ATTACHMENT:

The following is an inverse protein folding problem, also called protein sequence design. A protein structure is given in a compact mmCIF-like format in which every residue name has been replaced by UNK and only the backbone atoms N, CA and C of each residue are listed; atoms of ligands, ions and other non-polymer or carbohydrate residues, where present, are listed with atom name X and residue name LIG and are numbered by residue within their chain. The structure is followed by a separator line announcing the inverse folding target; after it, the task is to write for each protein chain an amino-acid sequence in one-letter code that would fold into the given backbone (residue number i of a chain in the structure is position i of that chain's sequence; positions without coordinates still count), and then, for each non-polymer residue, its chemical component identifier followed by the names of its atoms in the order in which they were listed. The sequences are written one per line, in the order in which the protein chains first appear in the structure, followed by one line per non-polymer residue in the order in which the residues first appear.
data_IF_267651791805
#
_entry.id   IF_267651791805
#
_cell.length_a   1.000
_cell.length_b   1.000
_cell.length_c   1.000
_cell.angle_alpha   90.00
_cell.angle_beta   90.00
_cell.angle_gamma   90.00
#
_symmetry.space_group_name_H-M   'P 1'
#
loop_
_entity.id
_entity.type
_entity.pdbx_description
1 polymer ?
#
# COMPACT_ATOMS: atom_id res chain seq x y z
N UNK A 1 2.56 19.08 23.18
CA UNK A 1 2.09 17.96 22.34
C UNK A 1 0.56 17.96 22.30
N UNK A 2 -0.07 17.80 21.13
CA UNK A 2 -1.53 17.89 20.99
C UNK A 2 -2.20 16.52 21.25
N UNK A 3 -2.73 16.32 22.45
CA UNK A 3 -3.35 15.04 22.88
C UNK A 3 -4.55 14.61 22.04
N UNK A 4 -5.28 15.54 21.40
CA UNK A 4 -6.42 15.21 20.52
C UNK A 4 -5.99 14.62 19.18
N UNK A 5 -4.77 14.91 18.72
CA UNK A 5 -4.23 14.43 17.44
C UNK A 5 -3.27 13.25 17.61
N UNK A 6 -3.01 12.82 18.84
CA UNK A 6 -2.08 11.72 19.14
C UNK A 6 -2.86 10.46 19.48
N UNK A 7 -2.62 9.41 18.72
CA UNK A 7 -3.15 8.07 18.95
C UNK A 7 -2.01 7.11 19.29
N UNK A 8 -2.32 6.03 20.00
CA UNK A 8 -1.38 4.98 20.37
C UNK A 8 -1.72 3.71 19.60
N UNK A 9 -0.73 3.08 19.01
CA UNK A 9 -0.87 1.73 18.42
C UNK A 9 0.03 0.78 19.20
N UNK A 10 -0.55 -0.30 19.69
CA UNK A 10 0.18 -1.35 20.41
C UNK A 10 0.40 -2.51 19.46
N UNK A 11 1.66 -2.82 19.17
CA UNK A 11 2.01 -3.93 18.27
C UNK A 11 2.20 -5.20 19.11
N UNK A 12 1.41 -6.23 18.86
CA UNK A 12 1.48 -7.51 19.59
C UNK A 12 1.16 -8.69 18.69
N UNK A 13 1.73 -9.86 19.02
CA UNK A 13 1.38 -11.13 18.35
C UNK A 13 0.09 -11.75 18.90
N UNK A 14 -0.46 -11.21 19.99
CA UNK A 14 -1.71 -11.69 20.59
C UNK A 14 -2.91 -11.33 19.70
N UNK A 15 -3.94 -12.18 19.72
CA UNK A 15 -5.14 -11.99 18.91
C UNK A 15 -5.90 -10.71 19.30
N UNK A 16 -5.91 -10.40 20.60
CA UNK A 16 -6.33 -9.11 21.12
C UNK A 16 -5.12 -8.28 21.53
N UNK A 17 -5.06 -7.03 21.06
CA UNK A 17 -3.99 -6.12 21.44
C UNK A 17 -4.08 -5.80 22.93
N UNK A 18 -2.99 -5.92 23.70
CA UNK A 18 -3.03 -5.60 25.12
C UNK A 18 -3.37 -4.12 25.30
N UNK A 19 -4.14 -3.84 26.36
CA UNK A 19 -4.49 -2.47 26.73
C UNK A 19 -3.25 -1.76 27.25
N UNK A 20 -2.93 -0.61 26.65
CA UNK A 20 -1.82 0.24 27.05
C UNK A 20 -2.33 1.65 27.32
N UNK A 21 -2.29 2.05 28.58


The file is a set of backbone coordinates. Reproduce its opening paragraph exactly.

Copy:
The following is an inverse protein folding problem, also called protein sequence design. A protein structure is given in a compact mmCIF-like format in which every residue name has been replaced by UNK and only the backbone atoms N, CA and C of each residue are listed; atoms of ligands, ions and other non-polymer or carbohydrate residues, where present, are listed with atom name X and residue name LIG and are numbered by residue within their chain. The structure is followed by a separator line announcing the inverse folding target; after it, the task is to write for each protein chain an amino-acid sequence in one-letter code that would fold into the given backbone (residue number i of a chain in the structure is position i of that chain's sequence; positions without coordinates still count), and then, for each non-polymer residue, its chemical component identifier followed by the names of its atoms in the order in which they were listed. The sequences are written one per line, in the order in which the protein chains first appear in the structure, followed by one line per non-polymer residue in the order in which the residues first appear.